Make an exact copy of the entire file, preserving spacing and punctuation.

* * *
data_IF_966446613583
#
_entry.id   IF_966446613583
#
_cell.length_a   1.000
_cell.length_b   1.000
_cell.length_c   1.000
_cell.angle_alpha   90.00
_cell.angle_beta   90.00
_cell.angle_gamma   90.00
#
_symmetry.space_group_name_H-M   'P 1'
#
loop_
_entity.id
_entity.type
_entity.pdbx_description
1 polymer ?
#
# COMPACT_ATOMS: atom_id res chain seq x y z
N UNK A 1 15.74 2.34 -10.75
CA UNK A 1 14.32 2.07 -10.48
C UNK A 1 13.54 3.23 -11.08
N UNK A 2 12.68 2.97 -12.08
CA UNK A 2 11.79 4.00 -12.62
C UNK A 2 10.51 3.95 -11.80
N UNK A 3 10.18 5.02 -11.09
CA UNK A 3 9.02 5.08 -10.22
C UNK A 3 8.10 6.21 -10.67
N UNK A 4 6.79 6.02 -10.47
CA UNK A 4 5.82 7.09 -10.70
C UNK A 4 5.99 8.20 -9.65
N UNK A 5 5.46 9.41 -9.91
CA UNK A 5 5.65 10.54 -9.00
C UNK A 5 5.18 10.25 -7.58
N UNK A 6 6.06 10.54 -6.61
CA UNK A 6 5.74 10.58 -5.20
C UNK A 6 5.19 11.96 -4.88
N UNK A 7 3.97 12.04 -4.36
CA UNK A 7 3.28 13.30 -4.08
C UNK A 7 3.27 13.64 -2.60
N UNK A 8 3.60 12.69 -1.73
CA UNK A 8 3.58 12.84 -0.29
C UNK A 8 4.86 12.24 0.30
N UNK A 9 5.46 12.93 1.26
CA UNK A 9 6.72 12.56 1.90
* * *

data_IF_966446613583
#
_entry.id   IF_966446613583
#
_cell.length_a   1.000
_cell.length_b   1.000
_cell.length_c   1.000
_cell.angle_alpha   90.00
_cell.angle_beta   90.00
_cell.angle_gamma   90.00
#
_symmetry.space_group_name_H-M   'P 1'
#
loop_
_entity.id
_entity.type
_entity.pdbx_description
1 polymer ?
#
# COMPACT_ATOMS: atom_id res chain seq x y z
N UNK A 1 15.74 2.34 -10.75
CA UNK A 1 14.32 2.07 -10.48
C UNK A 1 13.54 3.23 -11.08
N UNK A 2 12.68 2.97 -12.08
CA UNK A 2 11.79 4.00 -12.62
C UNK A 2 10.51 3.95 -11.80
N UNK A 3 10.18 5.02 -11.09
CA UNK A 3 9.02 5.08 -10.22
C UNK A 3 8.10 6.21 -10.67
N UNK A 4 6.79 6.02 -10.47
CA UNK A 4 5.82 7.09 -10.70
C UNK A 4 5.99 8.20 -9.65
N UNK A 5 5.46 9.41 -9.91
CA UNK A 5 5.65 10.54 -9.00
C UNK A 5 5.18 10.25 -7.58
N UNK A 6 6.06 10.54 -6.61
CA UNK A 6 5.74 10.58 -5.20
C UNK A 6 5.19 11.96 -4.88
N UNK A 7 3.97 12.04 -4.36
CA UNK A 7 3.28 13.30 -4.08
C UNK A 7 3.27 13.64 -2.60
N UNK A 8 3.60 12.69 -1.73
CA UNK A 8 3.58 12.84 -0.29
C UNK A 8 4.86 12.24 0.30
N UNK A 9 5.46 12.93 1.26
CA UNK A 9 6.72 12.56 1.90